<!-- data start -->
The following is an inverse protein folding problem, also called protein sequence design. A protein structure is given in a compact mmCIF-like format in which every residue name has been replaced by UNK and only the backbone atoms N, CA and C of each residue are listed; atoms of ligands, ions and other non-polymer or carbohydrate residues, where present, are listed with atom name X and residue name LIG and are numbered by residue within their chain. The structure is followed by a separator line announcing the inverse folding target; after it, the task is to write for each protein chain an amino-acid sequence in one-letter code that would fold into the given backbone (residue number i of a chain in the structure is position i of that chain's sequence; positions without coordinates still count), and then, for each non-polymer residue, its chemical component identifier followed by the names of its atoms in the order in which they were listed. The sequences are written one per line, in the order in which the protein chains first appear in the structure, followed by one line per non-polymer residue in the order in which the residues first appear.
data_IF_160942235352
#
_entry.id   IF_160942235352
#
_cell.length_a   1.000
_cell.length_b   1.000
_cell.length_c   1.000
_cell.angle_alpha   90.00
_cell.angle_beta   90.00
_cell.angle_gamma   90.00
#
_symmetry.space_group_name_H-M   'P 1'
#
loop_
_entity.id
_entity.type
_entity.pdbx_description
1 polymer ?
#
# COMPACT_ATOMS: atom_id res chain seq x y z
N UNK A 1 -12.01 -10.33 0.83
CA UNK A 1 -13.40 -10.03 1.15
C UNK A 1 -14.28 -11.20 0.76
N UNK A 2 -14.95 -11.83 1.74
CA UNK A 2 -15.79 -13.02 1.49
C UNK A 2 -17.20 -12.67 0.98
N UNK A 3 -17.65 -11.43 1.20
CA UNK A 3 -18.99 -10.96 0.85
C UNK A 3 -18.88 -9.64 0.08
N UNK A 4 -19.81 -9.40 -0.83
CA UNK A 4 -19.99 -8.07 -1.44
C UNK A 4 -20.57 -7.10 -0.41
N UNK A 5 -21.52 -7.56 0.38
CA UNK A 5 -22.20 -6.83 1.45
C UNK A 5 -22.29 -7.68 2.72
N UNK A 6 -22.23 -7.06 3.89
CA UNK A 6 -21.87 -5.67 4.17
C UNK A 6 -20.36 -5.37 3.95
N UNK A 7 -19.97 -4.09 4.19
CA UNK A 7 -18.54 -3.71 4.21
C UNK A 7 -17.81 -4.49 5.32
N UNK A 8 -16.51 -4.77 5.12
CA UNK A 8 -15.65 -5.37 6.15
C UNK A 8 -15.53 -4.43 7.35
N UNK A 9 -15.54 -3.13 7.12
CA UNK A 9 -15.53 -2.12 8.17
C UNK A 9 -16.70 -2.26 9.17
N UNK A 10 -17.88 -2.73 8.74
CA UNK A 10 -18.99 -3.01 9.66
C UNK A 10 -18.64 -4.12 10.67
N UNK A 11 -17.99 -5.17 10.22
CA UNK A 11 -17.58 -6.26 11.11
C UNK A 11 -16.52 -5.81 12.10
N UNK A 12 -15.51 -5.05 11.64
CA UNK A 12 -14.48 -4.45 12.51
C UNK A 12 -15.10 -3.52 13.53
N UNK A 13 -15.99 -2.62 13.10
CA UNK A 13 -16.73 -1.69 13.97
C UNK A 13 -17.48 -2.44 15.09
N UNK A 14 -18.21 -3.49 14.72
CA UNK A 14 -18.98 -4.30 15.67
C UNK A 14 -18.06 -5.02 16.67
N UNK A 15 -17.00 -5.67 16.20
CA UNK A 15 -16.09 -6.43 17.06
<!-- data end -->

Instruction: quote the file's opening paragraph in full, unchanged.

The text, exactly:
The following is an inverse protein folding problem, also called protein sequence design. A protein structure is given in a compact mmCIF-like format in which every residue name has been replaced by UNK and only the backbone atoms N, CA and C of each residue are listed; atoms of ligands, ions and other non-polymer or carbohydrate residues, where present, are listed with atom name X and residue name LIG and are numbered by residue within their chain. The structure is followed by a separator line announcing the inverse folding target; after it, the task is to write for each protein chain an amino-acid sequence in one-letter code that would fold into the given backbone (residue number i of a chain in the structure is position i of that chain's sequence; positions without coordinates still count), and then, for each non-polymer residue, its chemical component identifier followed by the names of its atoms in the order in which they were listed. The sequences are written one per line, in the order in which the protein chains first appear in the structure, followed by one line per non-polymer residue in the order in which the residues first appear.